Category Archives: Living life to the fullest

A fly in the ointment

A few dead flies will make even the best perfume stink. In the same way, a little foolishness can ruin much wisdom and honor. —Ecclesiastes 10:1

I used the expression during a family game of euchre on our summer vacation at the cottage. I had a good hand, and I took the first four of five tricks. But on the last one my daughter snuck in there with a higher card to deprive me of the extra point. “Ah, you were the fly in my ointment,” I said.

“What did you say?” my son asked.

“I said that she was the fly in my ointment.”

“I thought that’s what you said. What does that mean?”

“Have you never heard that expression before?”

“No.”

I turned to my daughter, “Have you?”

“No.”

Her boyfriend was in the room? “Have you?”

“No.” He looked mystified.

I started to wonder if I’d been saying something wrong over the years, or if the expression was one of those unique to the Ottawa Valley where I grew up. The Valley has many quaint but not universally shared expressions. I turned to my husband, “Have you heard of that?” He nodded that he had. Phew, I thought. I’m not losing my mind!

“What does it mean?” my son asked again.

I thought it would have been obvious, but apparently not. I said, “Well, it’s the dark spot in something that is otherwise perfect, or a damaging element in something that is otherwise healing. One small thing that harms a big good thing, or is just plain annoying.”

“That makes no sense. How could a fly get in the ointment anyway? It’s in a tube,” my daughter said.

Ah ha! We’d hit the stumbling block. People of my generation can envision a vat or tub of ointment with a dark fly in the light colour, buy in the mind’s eye of people my daughter’s age, ointment comes only in a tube.

“At the time the expression came to be ointment came in pots or tubs,” I said. “Picture a container of white ointment with a dark fly in it.”

“But why would you care if you had a fly in your ointment?” my daughter insisted.

Why do I care if there’s a fly in my ointment? Because a little foolishness can ruin much wisdom and honour, and there is foolishness going on right now that is ruining much wisdom and honour.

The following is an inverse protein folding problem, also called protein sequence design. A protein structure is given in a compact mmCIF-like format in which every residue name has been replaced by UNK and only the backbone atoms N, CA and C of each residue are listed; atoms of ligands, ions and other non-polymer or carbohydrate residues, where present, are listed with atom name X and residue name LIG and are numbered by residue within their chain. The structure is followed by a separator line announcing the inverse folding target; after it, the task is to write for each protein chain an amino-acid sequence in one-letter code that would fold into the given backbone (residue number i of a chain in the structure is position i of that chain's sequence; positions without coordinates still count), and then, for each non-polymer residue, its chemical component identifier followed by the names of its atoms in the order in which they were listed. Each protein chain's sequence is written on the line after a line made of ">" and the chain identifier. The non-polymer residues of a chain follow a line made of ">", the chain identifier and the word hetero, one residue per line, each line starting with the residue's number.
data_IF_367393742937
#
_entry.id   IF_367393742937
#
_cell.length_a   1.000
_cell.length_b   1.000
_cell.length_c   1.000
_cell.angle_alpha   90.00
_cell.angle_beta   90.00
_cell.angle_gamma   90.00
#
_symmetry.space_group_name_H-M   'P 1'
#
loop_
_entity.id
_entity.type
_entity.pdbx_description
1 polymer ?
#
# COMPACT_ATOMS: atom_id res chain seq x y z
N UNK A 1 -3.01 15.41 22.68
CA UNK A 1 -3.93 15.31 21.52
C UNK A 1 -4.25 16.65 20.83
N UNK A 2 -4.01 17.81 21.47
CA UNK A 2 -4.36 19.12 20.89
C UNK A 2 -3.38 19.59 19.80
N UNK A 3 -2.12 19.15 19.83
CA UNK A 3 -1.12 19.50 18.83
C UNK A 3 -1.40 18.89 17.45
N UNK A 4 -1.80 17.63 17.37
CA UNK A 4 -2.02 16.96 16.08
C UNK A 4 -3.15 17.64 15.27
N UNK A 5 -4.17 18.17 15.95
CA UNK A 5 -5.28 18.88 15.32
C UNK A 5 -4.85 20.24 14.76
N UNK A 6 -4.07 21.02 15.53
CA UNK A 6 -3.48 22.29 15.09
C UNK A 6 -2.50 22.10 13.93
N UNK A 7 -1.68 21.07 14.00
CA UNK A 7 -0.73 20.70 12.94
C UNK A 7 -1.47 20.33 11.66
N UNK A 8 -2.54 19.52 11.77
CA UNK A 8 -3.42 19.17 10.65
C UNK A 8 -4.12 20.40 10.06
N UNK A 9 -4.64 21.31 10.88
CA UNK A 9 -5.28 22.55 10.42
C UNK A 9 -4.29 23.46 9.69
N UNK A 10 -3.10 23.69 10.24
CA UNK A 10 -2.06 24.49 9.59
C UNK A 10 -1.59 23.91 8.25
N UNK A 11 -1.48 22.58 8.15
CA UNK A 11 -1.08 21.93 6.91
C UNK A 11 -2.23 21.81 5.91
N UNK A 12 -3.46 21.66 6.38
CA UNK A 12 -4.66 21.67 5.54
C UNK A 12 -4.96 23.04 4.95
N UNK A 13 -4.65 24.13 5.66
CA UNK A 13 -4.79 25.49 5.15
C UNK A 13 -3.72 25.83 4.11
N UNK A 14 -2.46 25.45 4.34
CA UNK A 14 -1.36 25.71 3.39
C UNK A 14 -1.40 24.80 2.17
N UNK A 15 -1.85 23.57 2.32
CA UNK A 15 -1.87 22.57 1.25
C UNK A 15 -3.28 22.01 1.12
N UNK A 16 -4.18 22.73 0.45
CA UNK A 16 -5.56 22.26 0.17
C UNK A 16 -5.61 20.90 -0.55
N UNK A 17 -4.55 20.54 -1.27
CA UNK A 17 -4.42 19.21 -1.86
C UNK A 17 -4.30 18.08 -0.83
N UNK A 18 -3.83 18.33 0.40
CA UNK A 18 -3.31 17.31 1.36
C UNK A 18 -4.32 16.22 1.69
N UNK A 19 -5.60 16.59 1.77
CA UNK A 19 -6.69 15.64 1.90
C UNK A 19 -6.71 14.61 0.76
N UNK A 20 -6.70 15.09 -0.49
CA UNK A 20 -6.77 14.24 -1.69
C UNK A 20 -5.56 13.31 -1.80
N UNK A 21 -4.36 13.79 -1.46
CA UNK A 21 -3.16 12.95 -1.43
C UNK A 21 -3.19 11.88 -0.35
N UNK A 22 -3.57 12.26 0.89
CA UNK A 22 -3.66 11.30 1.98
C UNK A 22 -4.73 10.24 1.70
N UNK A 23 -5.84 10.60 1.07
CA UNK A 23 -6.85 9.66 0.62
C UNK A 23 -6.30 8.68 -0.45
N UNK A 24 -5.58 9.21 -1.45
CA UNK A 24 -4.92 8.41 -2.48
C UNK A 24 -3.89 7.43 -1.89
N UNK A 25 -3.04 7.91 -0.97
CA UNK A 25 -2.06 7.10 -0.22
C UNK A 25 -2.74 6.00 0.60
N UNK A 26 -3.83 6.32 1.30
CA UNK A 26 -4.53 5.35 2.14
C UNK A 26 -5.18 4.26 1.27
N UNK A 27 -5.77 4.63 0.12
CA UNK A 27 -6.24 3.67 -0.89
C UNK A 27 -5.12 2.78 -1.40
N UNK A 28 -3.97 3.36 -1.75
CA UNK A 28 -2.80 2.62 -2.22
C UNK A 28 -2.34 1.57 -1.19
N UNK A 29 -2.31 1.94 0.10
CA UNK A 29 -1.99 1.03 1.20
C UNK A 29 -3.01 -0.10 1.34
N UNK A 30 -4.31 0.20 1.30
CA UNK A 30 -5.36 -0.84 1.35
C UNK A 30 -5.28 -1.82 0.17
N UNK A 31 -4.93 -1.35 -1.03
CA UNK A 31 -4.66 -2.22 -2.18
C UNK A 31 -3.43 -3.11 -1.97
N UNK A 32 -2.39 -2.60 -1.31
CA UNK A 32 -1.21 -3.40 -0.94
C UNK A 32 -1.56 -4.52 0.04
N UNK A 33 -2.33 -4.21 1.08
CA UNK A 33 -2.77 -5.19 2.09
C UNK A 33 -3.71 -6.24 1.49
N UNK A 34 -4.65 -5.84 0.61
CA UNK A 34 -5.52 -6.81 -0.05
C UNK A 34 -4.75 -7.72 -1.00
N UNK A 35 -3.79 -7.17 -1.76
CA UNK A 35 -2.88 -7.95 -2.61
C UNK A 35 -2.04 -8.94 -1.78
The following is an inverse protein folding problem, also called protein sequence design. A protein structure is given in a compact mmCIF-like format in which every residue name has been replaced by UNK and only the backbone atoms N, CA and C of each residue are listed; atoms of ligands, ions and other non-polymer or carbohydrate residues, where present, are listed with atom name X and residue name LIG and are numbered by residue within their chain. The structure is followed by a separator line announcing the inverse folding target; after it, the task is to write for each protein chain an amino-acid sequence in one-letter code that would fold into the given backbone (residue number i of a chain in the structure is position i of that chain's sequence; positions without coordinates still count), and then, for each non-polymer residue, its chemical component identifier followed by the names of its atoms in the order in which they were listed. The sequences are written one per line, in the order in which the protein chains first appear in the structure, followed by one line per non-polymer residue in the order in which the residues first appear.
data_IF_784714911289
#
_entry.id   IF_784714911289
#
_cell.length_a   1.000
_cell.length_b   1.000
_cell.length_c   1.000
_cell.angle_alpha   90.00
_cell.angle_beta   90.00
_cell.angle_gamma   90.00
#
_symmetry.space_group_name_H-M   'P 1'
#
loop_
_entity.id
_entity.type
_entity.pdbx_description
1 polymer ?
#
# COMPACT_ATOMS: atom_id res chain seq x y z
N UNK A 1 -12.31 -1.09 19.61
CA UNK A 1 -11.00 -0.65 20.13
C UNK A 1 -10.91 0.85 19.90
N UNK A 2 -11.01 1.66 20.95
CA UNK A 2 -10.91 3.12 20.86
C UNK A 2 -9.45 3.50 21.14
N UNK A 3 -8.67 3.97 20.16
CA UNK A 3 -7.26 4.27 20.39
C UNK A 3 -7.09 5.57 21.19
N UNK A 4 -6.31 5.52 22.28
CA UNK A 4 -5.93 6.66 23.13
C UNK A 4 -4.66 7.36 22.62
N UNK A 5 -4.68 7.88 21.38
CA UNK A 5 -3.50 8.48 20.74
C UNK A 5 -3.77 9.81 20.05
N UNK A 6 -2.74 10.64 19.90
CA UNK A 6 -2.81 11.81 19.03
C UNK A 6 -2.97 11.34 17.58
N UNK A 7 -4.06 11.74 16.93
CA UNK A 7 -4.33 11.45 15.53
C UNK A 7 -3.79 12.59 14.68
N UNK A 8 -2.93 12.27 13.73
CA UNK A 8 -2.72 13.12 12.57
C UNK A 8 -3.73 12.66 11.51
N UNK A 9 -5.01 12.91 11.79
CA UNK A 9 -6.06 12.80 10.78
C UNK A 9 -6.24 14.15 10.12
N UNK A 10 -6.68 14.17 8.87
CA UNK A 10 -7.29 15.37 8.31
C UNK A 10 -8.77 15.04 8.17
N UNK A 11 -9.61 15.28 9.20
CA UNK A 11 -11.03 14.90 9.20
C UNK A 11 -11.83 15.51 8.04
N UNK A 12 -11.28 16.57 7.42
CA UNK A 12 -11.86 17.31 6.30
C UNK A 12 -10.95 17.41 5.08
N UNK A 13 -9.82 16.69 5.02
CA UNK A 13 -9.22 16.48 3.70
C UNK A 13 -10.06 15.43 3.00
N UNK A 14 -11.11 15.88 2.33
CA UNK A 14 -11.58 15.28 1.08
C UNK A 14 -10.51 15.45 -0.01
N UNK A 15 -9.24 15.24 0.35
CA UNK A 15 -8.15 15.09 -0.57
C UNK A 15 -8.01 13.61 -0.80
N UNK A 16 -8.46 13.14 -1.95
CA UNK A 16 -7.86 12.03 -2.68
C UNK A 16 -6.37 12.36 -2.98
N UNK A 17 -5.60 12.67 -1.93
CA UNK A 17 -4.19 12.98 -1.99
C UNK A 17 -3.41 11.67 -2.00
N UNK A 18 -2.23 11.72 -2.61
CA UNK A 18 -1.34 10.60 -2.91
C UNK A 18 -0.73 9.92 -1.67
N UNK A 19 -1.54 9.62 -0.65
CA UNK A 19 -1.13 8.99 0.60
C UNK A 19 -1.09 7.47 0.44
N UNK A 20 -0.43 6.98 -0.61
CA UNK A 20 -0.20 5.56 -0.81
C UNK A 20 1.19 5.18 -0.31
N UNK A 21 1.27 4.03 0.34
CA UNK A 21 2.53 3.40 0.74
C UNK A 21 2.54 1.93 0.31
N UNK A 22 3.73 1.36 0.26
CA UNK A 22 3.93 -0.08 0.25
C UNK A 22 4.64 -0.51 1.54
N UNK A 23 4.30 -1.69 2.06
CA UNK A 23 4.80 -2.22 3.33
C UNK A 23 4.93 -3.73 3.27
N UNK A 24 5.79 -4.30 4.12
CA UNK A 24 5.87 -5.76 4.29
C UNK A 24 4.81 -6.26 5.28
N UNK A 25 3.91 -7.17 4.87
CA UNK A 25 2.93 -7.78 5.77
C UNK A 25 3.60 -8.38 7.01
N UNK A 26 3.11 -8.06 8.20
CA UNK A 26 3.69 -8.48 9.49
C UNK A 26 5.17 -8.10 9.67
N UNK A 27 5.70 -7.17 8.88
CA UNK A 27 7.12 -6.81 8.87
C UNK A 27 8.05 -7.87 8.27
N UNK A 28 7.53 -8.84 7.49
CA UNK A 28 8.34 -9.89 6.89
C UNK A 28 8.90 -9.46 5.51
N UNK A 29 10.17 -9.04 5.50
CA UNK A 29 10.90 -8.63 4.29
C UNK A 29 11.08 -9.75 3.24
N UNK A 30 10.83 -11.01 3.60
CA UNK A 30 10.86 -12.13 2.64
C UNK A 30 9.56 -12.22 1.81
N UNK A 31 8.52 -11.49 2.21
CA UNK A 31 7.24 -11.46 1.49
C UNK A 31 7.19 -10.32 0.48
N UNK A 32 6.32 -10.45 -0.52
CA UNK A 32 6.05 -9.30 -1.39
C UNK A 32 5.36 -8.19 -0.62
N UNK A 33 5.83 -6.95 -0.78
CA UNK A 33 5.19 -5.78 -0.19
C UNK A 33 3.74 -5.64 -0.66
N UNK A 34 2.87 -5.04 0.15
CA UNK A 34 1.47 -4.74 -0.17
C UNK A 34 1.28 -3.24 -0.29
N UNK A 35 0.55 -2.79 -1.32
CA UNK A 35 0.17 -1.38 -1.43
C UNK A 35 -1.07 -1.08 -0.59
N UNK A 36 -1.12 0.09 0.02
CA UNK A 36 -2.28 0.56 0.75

I know the negative thoughts and actions taking place all around us these days don’t represent the thoughts and actions of most people, but they’re flies in the ointment. Those few people who say them, think them, act on them make life stink to high heaven for all of us. The dark spots in an otherwise happy world, the damaging elements in an otherwise healing world, the small stains blemish the big picture.

Out damned spot!

 

 

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Desiderata 55

So, I’ve been a little busy lately. I’ve been doing lots of writing—for other projects, other people. This creative play-place had to be set aside. BUT it’s my birthday today. I thought I’d give myself and my creative play-place a little attention.

The thing is, I’m still busy. A full day of work and all that. I thought, “What have I written about birthdays in the past? Maybe that will inspire me.” I came across this from five years ago. It seems fitting.

Everything is unfolding as it should. It’s good that I’m interested in my career, however humble, and that it is keeping me so busy. And this should make the “vexations to the spirit” on the bus ride home tonight a little easier to handle.


What part of “Desiderata” do you need today?

Do you struggle to speak your truth and be heard? Do dark imaginings haunt your nights? Are you having trouble believing that it is a beautiful world?

I had a poster of “Desiderata” in my room at university; its words steadied me through four years of study. I often glanced at those words on the wall in times of stress, frustration, or joy. No matter what was happening in my life, something in “Desiderata” fit the situation.

“. . .  whether or not it is clear to you, no doubt the universe is unfolding as it should” is a touchstone phrase for me. I sustains me through those times when I wonder why this crazy life if unfolding the way it is.

When a loud and aggressive person disturbs my day, I think,You are a vexation to my spirit.” The phrase helps me determine the people with whom I should spend more time or less time.